Раздел: Економика

экономические новости

Rethinking the Future of Beauty Salons

Soon there will be no classic beauty salons in the United States. At least that’s what two Alexandria businessmen claim. Don and Jeff DeBolt, father and son, offer stylists an opportunity to become owners of “one man salons” by renting equipped salon studios. The prices start at three hundred dollars per week. Their experiment turned out to be a successful business. Today there are 300 Sola Salon Studios with over seven thousand professionals. Anush Avetisyan visited one of them.

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Gas Prices High, Going Higher in North Korea

While world attention has focused on Kim Jong Un’s recent missile tests, a monthlong surge in gasoline prices in Pyongyang is showing no signs of letting up, a puzzling problem that if allowed to drag on could be bad news for the North Korean economy.

 

Prices have shot up to about $2.30 per kilogram, or about $6.44 a gallon, since mid-April, when prices were in the $1.25-30 range. That means North Korea now has some of the highest prices in the world for gasoline. For comparison, the price in April last year was about 80 cents per kilogram.

 

The cause and extent of the surge remains a mystery. 

Traffic unaffected

 

Officially, there has been no comment. There’s no obvious sign of less traffic on the streets, at least in Pyongyang, which is more affluent and developed than other North Korean cities. Taxis appear to be operating normally and have not raised their fares. 

 

The North’s by now pervasive market economy, which is tolerated by the ruling regime in exchange for its cut of the profits, has made fuel and the ability to transport goods and people so essential that demand for gasoline is not so sensitive to price. 

 

But many gas stations around the capital, if they are selling fuel at all, have been limiting who they sell it to and how much each customer can buy. The long queues and mad dashes to fill gas tanks and large plastic storage cans that marked the beginning days of the surge appear to have subsided, though stations’ operations remain irregular and unpredictable.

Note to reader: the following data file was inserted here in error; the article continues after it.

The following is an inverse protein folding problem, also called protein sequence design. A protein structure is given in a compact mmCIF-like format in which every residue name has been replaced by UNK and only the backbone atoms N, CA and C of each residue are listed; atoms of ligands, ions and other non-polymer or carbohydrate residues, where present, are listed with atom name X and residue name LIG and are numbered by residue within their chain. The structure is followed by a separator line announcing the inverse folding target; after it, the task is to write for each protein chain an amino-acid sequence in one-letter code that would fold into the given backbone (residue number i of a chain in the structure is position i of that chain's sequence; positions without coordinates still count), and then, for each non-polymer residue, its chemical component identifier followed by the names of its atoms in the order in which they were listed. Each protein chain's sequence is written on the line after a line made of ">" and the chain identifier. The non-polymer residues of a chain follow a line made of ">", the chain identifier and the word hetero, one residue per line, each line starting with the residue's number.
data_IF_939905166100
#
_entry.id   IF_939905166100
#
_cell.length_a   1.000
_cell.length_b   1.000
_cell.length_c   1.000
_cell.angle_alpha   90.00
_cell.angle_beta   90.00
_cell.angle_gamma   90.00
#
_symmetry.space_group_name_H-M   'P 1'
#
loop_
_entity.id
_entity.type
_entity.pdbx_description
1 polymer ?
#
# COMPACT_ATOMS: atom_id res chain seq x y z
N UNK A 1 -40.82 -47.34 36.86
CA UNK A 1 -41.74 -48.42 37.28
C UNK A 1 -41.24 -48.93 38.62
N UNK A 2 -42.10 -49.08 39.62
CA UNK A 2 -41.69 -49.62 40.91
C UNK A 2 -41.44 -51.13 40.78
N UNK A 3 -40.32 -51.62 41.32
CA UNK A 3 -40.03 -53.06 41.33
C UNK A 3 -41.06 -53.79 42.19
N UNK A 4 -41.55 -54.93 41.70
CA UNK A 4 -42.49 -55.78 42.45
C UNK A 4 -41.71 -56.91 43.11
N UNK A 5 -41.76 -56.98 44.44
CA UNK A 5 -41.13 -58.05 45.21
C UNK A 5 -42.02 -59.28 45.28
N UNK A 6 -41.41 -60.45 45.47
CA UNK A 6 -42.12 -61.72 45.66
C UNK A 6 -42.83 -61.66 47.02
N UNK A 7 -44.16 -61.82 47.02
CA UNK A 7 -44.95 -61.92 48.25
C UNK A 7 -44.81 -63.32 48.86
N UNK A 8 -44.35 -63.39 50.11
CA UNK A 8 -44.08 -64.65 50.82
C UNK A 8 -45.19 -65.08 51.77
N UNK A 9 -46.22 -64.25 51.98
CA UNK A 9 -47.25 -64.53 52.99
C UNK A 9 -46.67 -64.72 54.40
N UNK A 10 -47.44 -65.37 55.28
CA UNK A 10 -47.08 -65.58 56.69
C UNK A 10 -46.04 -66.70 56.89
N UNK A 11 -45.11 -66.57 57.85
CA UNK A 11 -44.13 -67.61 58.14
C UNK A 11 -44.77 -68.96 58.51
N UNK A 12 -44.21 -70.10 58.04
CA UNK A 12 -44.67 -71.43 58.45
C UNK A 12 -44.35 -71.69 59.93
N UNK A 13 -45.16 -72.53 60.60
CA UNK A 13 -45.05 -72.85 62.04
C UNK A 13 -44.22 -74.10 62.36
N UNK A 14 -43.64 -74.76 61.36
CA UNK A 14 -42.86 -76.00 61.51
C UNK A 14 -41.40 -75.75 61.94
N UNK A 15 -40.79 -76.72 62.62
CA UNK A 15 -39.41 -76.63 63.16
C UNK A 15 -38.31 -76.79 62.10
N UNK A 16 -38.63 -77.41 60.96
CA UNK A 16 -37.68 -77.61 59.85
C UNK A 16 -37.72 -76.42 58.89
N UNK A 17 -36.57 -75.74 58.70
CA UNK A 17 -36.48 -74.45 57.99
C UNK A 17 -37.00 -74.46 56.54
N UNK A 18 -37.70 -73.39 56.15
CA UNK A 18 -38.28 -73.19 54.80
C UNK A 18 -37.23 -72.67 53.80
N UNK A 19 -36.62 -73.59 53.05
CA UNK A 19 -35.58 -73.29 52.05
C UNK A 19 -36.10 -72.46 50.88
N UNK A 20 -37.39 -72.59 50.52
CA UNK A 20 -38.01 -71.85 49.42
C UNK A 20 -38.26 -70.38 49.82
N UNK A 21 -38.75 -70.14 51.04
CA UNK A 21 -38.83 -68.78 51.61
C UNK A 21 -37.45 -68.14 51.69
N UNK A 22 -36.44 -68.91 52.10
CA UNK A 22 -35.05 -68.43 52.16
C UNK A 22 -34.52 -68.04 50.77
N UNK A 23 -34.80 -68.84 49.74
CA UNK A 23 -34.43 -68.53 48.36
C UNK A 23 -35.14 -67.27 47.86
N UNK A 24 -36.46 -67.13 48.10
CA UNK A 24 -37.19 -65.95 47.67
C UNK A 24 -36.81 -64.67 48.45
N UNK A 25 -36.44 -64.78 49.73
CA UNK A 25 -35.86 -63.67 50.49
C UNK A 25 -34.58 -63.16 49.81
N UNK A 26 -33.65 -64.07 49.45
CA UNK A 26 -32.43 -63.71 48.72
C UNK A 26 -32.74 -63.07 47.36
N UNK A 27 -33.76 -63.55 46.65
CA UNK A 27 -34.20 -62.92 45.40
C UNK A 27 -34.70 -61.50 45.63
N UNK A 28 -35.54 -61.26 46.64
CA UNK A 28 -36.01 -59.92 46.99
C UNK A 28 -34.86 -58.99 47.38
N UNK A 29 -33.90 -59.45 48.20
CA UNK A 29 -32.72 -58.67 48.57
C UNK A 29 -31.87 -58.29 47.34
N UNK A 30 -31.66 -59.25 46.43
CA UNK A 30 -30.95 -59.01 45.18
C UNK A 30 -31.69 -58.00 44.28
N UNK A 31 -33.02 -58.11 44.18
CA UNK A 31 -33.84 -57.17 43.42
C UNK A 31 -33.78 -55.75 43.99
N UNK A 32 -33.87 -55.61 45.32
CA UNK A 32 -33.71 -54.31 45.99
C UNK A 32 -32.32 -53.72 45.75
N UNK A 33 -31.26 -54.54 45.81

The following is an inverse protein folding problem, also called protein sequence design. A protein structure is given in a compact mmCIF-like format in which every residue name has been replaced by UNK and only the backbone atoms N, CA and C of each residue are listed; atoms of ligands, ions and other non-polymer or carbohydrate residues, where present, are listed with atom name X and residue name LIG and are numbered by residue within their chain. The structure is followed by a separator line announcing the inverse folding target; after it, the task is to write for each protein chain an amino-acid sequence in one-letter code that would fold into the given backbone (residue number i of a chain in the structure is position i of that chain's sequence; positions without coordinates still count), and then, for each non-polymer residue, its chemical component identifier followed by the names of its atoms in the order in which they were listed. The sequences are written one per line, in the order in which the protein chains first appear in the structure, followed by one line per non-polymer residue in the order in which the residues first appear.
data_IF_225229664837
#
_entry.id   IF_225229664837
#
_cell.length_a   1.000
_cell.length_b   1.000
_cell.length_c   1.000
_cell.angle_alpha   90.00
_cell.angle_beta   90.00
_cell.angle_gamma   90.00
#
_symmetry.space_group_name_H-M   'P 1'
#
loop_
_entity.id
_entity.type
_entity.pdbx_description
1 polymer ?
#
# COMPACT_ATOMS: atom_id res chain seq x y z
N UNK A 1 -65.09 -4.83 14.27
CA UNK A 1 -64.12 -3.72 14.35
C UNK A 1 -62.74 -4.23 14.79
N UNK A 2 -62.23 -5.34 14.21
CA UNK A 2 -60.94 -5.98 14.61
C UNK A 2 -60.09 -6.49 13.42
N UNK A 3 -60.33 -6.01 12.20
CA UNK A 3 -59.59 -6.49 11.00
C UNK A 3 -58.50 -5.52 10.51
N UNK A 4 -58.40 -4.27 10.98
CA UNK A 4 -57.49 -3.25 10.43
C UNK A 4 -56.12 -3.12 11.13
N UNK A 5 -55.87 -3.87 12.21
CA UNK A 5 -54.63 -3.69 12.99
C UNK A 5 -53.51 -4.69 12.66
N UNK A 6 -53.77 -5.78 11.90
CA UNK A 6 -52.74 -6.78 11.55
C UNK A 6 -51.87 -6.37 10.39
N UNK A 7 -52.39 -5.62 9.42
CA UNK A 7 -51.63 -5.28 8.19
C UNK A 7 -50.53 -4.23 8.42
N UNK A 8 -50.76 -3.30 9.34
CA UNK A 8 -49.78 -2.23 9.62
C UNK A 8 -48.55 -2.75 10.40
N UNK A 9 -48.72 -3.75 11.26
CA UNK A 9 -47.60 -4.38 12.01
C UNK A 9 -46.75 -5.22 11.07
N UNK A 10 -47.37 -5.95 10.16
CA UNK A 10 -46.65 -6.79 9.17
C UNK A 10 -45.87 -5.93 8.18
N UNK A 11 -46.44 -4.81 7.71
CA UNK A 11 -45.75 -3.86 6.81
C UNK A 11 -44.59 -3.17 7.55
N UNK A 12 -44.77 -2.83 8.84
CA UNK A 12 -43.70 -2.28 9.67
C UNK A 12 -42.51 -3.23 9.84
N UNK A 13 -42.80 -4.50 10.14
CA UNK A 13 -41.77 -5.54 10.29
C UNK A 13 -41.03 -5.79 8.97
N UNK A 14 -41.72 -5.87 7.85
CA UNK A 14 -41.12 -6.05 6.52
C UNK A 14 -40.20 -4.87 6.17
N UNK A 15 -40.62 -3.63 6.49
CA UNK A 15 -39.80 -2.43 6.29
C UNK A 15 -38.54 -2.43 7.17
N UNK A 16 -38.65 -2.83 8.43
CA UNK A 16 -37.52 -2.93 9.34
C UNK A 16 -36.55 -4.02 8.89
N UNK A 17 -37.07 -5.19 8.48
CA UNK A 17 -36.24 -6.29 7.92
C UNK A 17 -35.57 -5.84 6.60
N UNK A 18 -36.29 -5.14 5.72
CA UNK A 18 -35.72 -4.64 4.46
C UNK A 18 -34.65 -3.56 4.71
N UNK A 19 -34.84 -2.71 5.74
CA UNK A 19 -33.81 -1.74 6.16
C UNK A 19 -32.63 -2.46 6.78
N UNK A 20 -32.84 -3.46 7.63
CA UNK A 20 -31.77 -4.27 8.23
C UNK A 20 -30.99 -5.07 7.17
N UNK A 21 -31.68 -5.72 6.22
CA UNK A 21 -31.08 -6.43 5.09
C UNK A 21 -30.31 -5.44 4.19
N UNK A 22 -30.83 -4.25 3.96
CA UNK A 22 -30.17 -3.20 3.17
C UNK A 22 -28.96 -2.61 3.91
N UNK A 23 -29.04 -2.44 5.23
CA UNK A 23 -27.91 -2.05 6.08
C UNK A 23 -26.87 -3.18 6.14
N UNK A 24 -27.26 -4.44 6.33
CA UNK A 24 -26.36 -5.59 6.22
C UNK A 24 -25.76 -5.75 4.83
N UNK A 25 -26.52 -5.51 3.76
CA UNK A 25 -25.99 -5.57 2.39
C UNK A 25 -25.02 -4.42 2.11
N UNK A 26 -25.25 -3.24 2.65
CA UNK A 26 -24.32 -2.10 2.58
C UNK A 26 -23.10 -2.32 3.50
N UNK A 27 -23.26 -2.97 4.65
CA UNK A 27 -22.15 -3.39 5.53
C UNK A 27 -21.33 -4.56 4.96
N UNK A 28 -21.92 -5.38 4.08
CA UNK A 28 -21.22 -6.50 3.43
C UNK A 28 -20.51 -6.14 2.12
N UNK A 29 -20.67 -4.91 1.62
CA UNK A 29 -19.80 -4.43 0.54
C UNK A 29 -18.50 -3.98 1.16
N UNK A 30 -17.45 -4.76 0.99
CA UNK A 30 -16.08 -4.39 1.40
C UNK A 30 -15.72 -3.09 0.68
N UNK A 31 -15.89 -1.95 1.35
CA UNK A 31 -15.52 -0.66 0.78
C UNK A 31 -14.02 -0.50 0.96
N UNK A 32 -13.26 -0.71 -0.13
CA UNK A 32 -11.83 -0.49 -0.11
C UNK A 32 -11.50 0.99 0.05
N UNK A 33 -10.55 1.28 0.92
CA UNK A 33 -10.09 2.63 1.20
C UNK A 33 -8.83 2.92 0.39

North Korean gas stations generally belong to chains associated with large government enterprises or sometimes the military. Gas is also sold through more informal channels, including street-side stalls and the black market. It is sold by weight in North Korea, thus the “per kilogram” rates. 

What’s behind this?

 

Without official confirmation or data, it’s hard to conclusively say what is happening. Prices also tend to fluctuate from station to station. 

 

Several possible scenarios could be in play. 

 

It was rumored last month that China had or was about to limit exports. That possibility, hinted at in a tabloid newspaper associated with China’s ruling party, could have set off the surge either because of an actual drop in supply or speculative buying in anticipation of a shortfall. 

 

The incentive to hoard remains because of rumors Beijing will implement sanctions if Pyongyang conducts a nuclear test. It is unclear how informed North Koreans are about the possibility of another test soon, but satellite imagery widely reported abroad suggests one could come at any time.

 

The North Korean government itself might have pulled some of supply out of the market.

 

Pyongyang has been known to divert fuel to higher-priority uses, such as major construction projects or high-profile political events. Gas prices can also rise in tandem with the farming cycle, when more fuel is needed for tractors and pumps. All three could apply right now. North Korea completed construction of a major high-rise residential area in the capital and held a lavish celebration and military parade last month. This is also spring planting season.

 

The most ominous possibility is that the regime is preparing for some sort of emergency.

 

But there does not seem to be any strong evidence of that or of Chinese action to cut off supplies. 

William Brown, an adjunct professor at Georgetown University and non-resident fellow at the Korea Economic Institute of America, said rumor-inspired hoarding is the likely culprit. 

Sensitivity to sanctions

 

It’s unclear if prices are also rising for diesel and kerosene, used to heat and keep the lights on in city apartments and machinery working in the fields. 

 

An acute sensitivity to even the hint of Chinese sanctions, if that is behind the surge, would be telling.